Coca-Cola says its much reported internal study suggesting that social media does not ‘pull its weight’ in business terms is true, but only when such digital campaigns are taken in isolation…
Discussing her own company’s study in a Coca-Cola Company blog post, Wendy Clark, senior vice president, integrated marketing communications, said that today’s progressive marketers knew better.
Eric Schmidt, senior marketing strategy and insights manager at Coke, reportedly told an Advertising Research Foundation conference in New York Monday that when Coke plugged ‘buzz sentiment data’ into analytical software, it didn’t see a statistically significant link between buzz and short-term sales.
But despite only identifying a 0.01% sales lift, according to AdAge, Schmidt urged caution regarding the study’s results, and said that Coke’s analytical software struggled to assess whether buzz sentiment (e.g. on social media messages) was positive or negative.
Coke also needed better metrics to decide how many people it reached to best assess social media ROI, he said.
Reach, engagement, love, value
Meanwhile, Clarke said Coke needed multiplatform campaigns that fused social media, TV, mobile and experiential channels.
She added: “It’s the combination of owned, earned, shared and paid media connections – with social playing a crucial role at the heart of our activations – that creates marketplace impact, consumer engagement, brand love and brand value.”
Coke had known this for some time, Clarke said, where its global toolkit for the London Olympics Move to the Beat campaign (here is one video ) included 60 different types of content activated across 110 countries.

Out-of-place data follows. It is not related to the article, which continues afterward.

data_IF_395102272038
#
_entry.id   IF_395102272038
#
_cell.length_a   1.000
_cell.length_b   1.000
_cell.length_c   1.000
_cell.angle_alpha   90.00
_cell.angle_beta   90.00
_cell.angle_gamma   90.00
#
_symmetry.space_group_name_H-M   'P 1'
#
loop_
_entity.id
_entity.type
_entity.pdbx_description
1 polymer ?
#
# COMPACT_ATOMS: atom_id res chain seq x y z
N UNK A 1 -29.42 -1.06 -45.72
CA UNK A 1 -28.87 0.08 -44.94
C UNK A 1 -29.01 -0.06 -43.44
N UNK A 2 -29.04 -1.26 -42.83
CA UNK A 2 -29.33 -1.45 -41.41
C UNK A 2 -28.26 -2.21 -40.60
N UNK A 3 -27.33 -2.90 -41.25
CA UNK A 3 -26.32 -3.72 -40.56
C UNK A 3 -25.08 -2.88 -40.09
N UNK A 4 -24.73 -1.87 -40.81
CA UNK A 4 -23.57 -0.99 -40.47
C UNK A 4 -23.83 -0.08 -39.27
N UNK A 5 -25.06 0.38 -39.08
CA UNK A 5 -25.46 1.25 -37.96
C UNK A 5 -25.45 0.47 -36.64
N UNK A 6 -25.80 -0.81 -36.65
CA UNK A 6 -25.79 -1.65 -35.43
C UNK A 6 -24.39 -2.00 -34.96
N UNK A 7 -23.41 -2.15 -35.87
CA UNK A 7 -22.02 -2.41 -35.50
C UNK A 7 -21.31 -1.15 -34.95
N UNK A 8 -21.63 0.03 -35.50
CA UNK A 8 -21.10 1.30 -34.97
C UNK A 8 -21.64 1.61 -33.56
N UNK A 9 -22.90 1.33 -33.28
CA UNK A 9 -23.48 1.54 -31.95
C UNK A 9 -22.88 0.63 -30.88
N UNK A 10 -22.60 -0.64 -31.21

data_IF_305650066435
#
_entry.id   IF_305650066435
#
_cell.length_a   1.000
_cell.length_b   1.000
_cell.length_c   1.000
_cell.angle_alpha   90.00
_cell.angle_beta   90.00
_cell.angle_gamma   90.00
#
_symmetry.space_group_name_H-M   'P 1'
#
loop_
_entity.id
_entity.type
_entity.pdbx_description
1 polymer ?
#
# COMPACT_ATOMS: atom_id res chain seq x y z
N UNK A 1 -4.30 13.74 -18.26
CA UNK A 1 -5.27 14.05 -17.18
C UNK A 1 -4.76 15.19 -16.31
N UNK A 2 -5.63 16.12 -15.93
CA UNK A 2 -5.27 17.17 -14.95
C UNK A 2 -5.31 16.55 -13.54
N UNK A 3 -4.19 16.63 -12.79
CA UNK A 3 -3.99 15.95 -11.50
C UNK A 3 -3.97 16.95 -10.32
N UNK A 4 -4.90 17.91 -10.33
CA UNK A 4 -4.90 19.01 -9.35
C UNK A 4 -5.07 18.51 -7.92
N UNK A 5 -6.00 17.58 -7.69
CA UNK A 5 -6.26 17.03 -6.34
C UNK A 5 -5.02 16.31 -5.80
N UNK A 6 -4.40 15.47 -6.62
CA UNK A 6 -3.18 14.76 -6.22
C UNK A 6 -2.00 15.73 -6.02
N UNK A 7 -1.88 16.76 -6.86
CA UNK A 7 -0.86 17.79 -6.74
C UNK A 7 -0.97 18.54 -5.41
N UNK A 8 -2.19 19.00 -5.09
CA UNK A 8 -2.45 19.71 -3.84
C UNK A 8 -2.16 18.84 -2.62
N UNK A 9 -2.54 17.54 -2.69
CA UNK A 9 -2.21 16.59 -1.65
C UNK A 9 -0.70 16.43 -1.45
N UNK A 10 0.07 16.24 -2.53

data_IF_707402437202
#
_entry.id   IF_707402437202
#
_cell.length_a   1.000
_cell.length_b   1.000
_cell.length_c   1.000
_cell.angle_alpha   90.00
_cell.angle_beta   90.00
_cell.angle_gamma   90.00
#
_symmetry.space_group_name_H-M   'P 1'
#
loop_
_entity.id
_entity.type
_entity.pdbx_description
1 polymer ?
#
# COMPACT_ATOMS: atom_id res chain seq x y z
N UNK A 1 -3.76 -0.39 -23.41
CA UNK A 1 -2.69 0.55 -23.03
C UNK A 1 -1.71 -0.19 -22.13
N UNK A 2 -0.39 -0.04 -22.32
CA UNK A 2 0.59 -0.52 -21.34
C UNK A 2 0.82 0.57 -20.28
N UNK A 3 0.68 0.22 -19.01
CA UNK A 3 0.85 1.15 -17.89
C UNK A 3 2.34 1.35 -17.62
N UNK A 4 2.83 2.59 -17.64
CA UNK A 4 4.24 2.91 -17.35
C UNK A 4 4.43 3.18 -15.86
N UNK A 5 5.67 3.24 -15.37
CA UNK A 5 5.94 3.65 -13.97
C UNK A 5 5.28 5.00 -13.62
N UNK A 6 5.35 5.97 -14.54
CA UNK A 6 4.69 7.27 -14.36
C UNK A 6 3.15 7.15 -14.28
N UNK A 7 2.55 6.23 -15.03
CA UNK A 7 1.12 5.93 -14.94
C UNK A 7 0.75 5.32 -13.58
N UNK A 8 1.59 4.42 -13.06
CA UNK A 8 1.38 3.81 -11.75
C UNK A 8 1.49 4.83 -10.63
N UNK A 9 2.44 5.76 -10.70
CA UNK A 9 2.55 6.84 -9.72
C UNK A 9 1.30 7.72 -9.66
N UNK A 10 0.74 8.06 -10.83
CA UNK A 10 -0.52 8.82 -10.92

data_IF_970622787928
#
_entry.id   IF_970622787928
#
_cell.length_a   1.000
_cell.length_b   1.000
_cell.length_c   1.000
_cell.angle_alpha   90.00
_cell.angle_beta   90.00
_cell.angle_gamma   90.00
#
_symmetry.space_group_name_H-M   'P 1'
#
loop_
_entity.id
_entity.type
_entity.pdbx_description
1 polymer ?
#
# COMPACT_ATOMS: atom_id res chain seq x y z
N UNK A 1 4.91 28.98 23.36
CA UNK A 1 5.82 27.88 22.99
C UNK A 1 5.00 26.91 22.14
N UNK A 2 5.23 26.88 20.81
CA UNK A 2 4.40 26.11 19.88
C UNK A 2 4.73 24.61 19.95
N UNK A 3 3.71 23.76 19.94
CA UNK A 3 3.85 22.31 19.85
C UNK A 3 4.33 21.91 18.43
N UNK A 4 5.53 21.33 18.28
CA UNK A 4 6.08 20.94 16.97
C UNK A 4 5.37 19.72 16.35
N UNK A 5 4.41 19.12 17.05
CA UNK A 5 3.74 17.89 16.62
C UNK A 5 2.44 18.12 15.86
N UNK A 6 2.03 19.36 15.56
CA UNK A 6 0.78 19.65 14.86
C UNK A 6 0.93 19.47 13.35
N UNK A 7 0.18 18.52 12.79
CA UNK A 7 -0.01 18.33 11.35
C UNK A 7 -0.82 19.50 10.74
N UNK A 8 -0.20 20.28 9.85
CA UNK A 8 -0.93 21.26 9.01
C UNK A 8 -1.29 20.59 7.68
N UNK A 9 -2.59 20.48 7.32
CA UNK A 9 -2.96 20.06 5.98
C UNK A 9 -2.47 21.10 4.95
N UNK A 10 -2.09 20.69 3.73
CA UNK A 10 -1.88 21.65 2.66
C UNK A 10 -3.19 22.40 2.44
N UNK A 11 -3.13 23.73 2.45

‘Reach, engagement, love and value’ were the markers of success Coke uses for its campaigns, Clark said, and it measured these in a variety of ways via its media partners.
“In beta testing with Facebook, we’ve been able to track closed-loop sales from site exposure to in-store purchase with very promising initial results that are above norms for what we see with other media.”
Integrating multiple screens
No single media was as strong as media in combination, Clark said, pointing to Coke’s campaigns integrating TV and social.
“We know our target consumers, teens and young adults, are consuming media on multiple screens in single sessions. This means the TV is on, a laptop is open and a smartphone is in hand.”
Thus, marketers needed to ensure a single, integrated communication across these screens – for instance Coke Chase 2013, which fused social, digital and mobile – Clark added, stating that when this was done properly it created “significantly higher impact” than any one screen in isolation.
Integrating so many moving parts in real time, and with a constantly changing brand dialogue wasn’t easy, she said.
Clark added: “These are new skills and capabilities, and we don’t always get it right. But we’re trying, we’re learning.”